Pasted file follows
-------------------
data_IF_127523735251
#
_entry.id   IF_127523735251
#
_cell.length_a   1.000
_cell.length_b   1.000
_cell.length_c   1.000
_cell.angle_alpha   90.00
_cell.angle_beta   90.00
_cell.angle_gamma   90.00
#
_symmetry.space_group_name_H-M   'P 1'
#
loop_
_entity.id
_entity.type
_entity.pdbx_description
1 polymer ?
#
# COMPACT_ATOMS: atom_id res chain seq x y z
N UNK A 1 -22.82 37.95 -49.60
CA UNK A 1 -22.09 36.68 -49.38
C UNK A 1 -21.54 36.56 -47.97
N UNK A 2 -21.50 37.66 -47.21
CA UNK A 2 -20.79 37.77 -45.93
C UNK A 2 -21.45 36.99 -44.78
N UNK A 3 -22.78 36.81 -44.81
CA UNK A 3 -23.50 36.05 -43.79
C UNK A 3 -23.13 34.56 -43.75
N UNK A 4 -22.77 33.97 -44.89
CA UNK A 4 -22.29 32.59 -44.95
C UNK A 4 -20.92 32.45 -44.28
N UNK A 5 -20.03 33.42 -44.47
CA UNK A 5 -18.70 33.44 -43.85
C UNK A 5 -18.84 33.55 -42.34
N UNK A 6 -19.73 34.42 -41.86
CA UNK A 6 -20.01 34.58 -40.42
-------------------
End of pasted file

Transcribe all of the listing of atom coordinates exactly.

data_IF_127523735251
#
_entry.id   IF_127523735251
#
_cell.length_a   1.000
_cell.length_b   1.000
_cell.length_c   1.000
_cell.angle_alpha   90.00
_cell.angle_beta   90.00
_cell.angle_gamma   90.00
#
_symmetry.space_group_name_H-M   'P 1'
#
loop_
_entity.id
_entity.type
_entity.pdbx_description
1 polymer ?
#
# COMPACT_ATOMS: atom_id res chain seq x y z
N UNK A 1 -22.82 37.95 -49.60
CA UNK A 1 -22.09 36.68 -49.38
C UNK A 1 -21.54 36.56 -47.97
N UNK A 2 -21.50 37.66 -47.21
CA UNK A 2 -20.79 37.77 -45.93
C UNK A 2 -21.45 36.99 -44.78
N UNK A 3 -22.78 36.81 -44.81
CA UNK A 3 -23.50 36.05 -43.79
C UNK A 3 -23.13 34.56 -43.75
N UNK A 4 -22.77 33.97 -44.89
CA UNK A 4 -22.29 32.59 -44.95
C UNK A 4 -20.92 32.45 -44.28
N UNK A 5 -20.03 33.42 -44.47
CA UNK A 5 -18.70 33.44 -43.85
C UNK A 5 -18.84 33.55 -42.34
N UNK A 6 -19.73 34.42 -41.86
CA UNK A 6 -20.01 34.58 -40.42